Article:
Lawmakers were also bracing for more violence ahead of Democratic President-elect Joe Biden’s inauguration, January 20
The U.S. House pressed forward toward impeaching President Donald Trump for the deadly Capitol attack, taking time only to try to persuade his Vice-President to push him out first. Mr. Trump showed no remorse, blaming impeachment for the “tremendous anger” in America.
Already scheduled to leave office next week, Mr. Trump is on the verge of becoming the only President in history to be twice impeached. His incendiary rhetoric at a rally ahead of the Capitol uprising is now in the impeachment charge against him, even as the falsehoods he spread about election fraud are still being championed by some Republicans.
As lawmakers reconvened at the Capitol for the first time on January 12 since the bloody siege, they were also bracing for more violence ahead of Democratic President-elect Joe Biden’s inauguration, January 20.
“All of us have to do some soul searching,” said Rep. Jamie Raskin, D-Md., during a House rules debate, pleading for a change of heart among colleagues still backing Mr. Trump.
Two Republicans, Reps. Liz Cheney of Wyoming and John Katko of New York, became the first to announce they would vote to impeach Mr. Trump.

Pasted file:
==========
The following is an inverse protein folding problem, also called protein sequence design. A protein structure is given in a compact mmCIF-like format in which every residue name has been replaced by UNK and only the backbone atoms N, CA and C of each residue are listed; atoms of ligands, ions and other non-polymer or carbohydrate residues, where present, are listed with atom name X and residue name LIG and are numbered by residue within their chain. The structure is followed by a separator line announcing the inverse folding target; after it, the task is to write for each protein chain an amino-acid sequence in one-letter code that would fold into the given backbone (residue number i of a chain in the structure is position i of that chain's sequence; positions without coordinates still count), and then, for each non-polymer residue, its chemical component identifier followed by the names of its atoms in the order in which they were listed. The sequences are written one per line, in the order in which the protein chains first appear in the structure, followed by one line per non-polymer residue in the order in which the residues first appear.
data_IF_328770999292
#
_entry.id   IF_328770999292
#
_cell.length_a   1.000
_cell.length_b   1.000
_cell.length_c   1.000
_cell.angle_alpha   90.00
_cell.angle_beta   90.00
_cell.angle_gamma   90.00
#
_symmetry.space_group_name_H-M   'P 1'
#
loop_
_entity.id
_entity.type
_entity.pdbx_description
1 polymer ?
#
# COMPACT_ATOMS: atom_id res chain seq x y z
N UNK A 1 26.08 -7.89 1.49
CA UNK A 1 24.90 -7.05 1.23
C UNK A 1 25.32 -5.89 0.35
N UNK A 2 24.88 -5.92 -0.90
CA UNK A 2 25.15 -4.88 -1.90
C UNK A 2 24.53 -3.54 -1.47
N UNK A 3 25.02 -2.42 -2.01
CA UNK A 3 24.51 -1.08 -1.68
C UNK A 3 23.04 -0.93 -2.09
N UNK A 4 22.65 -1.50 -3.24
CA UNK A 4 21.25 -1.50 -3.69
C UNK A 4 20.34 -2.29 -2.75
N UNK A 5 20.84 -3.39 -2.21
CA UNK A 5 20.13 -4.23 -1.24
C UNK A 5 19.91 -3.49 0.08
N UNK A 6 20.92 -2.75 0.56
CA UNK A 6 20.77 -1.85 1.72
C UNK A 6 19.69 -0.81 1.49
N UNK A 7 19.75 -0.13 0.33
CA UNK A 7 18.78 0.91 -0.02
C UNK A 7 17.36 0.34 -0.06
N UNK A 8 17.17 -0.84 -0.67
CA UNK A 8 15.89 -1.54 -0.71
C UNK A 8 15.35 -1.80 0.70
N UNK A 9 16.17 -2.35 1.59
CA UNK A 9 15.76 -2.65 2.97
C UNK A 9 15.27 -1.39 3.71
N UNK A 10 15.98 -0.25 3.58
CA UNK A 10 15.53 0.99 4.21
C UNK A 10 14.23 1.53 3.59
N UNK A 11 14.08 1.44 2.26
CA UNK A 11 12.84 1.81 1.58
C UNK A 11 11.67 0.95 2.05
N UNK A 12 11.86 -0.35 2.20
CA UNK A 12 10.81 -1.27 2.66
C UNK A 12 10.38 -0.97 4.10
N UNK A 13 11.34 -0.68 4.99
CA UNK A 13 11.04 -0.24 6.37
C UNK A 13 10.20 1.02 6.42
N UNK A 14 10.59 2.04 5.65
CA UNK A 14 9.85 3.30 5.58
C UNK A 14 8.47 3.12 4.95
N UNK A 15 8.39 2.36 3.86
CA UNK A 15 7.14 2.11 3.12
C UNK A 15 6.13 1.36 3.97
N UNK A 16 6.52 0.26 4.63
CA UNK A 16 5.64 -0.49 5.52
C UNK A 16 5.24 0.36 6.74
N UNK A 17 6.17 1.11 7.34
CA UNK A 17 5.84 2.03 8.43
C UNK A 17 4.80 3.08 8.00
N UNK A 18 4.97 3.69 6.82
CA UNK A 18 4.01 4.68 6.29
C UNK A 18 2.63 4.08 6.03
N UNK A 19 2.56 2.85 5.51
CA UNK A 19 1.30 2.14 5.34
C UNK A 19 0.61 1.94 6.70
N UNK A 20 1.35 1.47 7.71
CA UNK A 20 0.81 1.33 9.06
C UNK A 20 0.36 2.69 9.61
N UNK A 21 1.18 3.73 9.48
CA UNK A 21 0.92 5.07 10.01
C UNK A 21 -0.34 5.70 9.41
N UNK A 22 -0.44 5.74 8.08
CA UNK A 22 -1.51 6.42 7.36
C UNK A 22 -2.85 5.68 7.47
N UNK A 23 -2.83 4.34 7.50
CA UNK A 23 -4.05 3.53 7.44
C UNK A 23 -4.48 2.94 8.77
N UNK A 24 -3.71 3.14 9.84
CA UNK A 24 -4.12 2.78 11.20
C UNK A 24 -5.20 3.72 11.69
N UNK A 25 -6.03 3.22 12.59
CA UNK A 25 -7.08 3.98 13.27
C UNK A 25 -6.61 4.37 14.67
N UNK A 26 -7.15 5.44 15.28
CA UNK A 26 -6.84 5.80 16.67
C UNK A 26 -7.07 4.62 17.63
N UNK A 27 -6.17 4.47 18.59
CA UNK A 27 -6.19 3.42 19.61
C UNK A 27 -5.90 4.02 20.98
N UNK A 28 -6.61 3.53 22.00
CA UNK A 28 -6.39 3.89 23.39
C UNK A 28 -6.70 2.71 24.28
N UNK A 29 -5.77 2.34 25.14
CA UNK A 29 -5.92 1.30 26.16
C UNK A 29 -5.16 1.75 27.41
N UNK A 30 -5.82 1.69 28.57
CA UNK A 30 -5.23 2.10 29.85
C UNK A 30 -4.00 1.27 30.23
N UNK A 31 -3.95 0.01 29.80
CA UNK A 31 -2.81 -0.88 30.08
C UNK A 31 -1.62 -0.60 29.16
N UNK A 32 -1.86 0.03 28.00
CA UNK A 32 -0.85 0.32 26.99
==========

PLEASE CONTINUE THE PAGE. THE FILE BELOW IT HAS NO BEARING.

“To allow the President of the United States to incite this attack without consequence is a direct threat to the future of our democracy,” Mr. Katko said in a statement.
Mr. Trump, meanwhile, warned the lawmakers off impeachment and suggested it was the drive to oust him that was dividing the country.
“To continue on this path, I think it’s causing tremendous danger to our country, and it’s causing tremendous anger,” Mr. Trump said.
In his first remarks to reporters since last week’s violence, the outgoing president offered no condolences for those dead or injured, only saying, “I want no violence.” Impeachment ahead, the House was first pressing Vice-President Mike Pence and the Cabinet to remove Mr. Trump more quickly and surely, warning he is a threat to democracy in the few remaining days of his presidency.
The House was expected to approve a resolution calling on Pence and the Cabinet to invoke the 25th Amendment to the Constitution to declare the president unable to serve. Pence, who had a “good meeting” with Mr. Trump on Monday, their first since the vice president was among those sheltering from the attack, was not expected to take any such action.
After that, the House would move swiftly to impeachment on Wednesday.
Mr. Trump faces a single charge — “incitement of insurrection” — in the impeachment resolution after the most serious and deadly domestic incursion at the Capitol in the nation’s history.
The impeachment legislation also details Mr. Trump’s pressure on state officials in Georgia to “find” him more votes, as well as his White House rally ahead of the Capitol siege, in which he encouraged thousands of supporters last Wednesday to “fight like hell” and march to the building.
The mob overpowered police, broke through security lines and windows and rampaged through the Capitol, forcing lawmakers to scatter as they were finalising Mr. Biden’s victory over Mr. Trump in the Electoral College.